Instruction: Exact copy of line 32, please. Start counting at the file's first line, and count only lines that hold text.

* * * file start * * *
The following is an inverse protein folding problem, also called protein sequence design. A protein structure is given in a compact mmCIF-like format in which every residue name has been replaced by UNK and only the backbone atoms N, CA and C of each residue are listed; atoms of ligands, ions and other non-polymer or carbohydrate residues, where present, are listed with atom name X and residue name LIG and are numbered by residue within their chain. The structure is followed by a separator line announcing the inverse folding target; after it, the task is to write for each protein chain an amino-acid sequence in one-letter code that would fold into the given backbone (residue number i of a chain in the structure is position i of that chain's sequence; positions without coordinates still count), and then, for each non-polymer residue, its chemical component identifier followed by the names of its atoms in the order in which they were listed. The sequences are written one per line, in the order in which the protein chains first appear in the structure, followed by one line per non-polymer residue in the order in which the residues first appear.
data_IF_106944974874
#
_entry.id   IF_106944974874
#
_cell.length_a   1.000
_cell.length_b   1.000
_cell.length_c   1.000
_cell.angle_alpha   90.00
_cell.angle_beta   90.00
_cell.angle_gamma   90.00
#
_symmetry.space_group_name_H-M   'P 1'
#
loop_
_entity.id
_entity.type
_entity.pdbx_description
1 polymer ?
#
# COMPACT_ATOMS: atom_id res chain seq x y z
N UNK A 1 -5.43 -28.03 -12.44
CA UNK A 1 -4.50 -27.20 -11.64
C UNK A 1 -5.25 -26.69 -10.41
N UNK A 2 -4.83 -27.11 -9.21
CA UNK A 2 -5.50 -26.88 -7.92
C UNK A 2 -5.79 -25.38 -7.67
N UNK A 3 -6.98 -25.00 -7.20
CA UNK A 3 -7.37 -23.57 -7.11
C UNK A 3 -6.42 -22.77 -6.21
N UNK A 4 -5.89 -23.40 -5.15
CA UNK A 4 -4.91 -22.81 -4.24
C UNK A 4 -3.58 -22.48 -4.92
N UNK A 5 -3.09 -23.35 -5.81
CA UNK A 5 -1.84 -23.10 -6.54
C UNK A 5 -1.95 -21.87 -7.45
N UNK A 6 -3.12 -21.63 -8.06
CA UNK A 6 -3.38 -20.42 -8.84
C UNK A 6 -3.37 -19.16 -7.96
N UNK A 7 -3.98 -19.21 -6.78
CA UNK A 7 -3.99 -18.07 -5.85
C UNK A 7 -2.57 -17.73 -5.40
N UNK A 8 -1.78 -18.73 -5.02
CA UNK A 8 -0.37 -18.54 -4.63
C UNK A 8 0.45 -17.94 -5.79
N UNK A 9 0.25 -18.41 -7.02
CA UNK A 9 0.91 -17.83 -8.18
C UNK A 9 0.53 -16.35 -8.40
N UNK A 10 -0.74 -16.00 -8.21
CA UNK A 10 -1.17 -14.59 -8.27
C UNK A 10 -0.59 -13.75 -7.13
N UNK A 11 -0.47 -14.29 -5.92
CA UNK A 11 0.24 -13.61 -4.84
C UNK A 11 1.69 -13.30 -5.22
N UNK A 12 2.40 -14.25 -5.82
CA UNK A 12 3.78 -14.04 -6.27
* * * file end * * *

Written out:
CA UNK A 4 -4.91 -22.81 -4.24